Paddling with the Current

Patten’s Dri-Ki Woodworking

Above: Rick Keim sands down a paddle-in-progress as visiting canoeist Jordan Guenther looks on.

Patten’s Dri-Ki Woodworking may well have made part of your favorite canoe — and if you’re lucky, easygoing owner Rick Keim made your paddle.

By Joel Crabtree
Photographed by Little Outdoor Giants
[N]o sign heralds your arrival at Dri-Ki Woodworking, a Lincoln Log bungalow of a shop nestled off Route 159 in Patten, about a mile from the Lumbermen’s Museum. But the whirring and grinding of various saws, planers, and other machinery — not to mention the mini-Katahdin of sawdust piled up outside — will reassure you that you’ve come to the right place.

Step inside to find an industrious crew of three, all decked out in Dickies and trucker caps, intent on cutting, gluing, and sanding boards of Maine white ash to fill orders for canoe yokes, seats, and thwarts — the bulk of which come from Maine’s Old Town Canoes and Kayaks. The room is filled with empty gold cans of Caffeine-Free Diet Pepsi, plus dozens of 5-gallon Rust-Oleum polyurethane buckets, some stacked six or seven high, holding wood bits and various tools of the trade. A boom box tied to the wall with fishing line cranks out a mix of ’70s rock, country, and contemporary pop — it’s the only thing you can hear above the industrial racket of saws and power tools.

Dri-Ki is a family-run paddle and parts manufacturer headed up by Rick Keim, who founded the business some eight years ago. For years, he’d done similar work in Patten for Porter’s Woodworking Co., but after that business suffered a fire in 2005, it relocated to East Millinocket (and has since closed). Keim salvaged some equipment from the wreckage of the old shop — it’s much more reliable than anything currently on the market, he notes — and decided to strike out on his own. He named the business for an old northern Maine slang term (possibly with Wabanaki roots) for flood-killed timber or driftwood (it was also the name of an old family dog).

“Nothing I did was a planned thing,” Keim says, strolling through his log yard, a small clearing a few hundred yards from the shop with bundles of lumber stacked high. “I was just lucky to get Old Town’s business, that’s all. They’re the ones who keep everything running, pretty much.”

Keim’s a coolly reserved guy — he’s been described as “camera shy” — the kind of man who’d much rather do his work than talk about it, so he isn’t likely to volunteer that his made-to-order paddles have cultivated something of a cult following among canoe nuts. At paddler meet-ups and on canoeist message boards, Dri-Ki’s fans praise the paddles’ graceful design, the strength and durability of white ash, and the value — Keim sells his paddles for $30–$50, depending on the design (a basswood paddle from L.L.Bean, for comparison’s sake, can run $80–$100). “You’ll not find a better one-piece paddle anywhere,” gushes one online enthusiast. “These paddles are the best buy in the USA.”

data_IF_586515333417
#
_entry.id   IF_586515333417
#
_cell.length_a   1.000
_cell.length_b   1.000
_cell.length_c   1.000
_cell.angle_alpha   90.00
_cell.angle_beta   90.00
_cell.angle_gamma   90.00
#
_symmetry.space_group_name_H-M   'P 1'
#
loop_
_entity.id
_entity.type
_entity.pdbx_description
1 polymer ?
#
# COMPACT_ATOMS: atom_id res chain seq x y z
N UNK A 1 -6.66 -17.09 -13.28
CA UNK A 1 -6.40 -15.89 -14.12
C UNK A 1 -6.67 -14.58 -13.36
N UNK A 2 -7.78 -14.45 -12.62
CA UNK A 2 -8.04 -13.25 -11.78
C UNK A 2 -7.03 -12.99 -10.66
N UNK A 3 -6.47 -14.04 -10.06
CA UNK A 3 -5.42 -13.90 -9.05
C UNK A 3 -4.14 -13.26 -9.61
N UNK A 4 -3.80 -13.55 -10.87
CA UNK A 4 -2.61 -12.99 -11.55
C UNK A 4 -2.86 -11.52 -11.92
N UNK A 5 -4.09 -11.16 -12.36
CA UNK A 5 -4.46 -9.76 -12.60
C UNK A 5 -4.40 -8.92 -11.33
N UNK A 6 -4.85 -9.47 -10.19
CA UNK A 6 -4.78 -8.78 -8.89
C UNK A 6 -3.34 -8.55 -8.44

Although crafting thwarts and other parts for Old Town has become Dri-Ki’s bread and butter, Keim still makes paddles throughout the season, and he’s the only one in the shop with the skill set to do so. Watching Keim make one from a formless piece of wood is a bit like seeing former Celtics star Ray Allen warm up from the three-point line
— impressive to an outsider, but he’s done it so much now that it’s simply second nature. Keim starts by whipping a board around a bandsaw, his movements so fluid that you might suspect he was showing off. In the zone, he carves away, and the plank takes the recognizable shape of a paddle.

As Keim moves from one station to another — planer, shaper, jointer — he’s pelted by wood chips nearly every step of the way. Despite the ducts that line the shop’s walls — a labyrinth that sucks up dust and chips and deposits them onto the mountain outside — wood particles scatter across the floor. Watching Keim fine-hone the paddle on a series of sanders, it’s hard not to think of Michelangelo’s line about the sculpture being inside the stone and the sculptor simply having to discover it. As the paddle nears completion, Keim bends it against the concrete floor, in part to test it for sturdiness, but mostly just to get a feel for it before it’s dipped in varnish and hung to dry. Start to finish, the whole process only takes about 20 minutes.

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Keim’s toying with the idea of making furniture this year, but if he does, he’ll likely launch the project with a similar lack of roadmap or expectations. “I’ve got a bunch of maple sitting out there,” he muses, gesturing toward the log yard. “Oh, I don’t know, I might start by making some five-drawer dressers or something.” He pauses and seems to make a decision on the spot. “If it slows down this year, I think that’s what I’m gonna do.”

In the meantime, Keim has plenty to keep him busy: running the shop (Dri-Ki only took a month offline last year), keeping up with his 12- and 9-year-old kids, and trying to preserve enough free time to enjoy everything the Katahdin region has to offer outdoors. Keim confesses, though, that he hasn’t been canoeing in a couple of years. Nothing against mixing business and pleasure, he says. “I’d just as soon crank up the motor and go fishing.”

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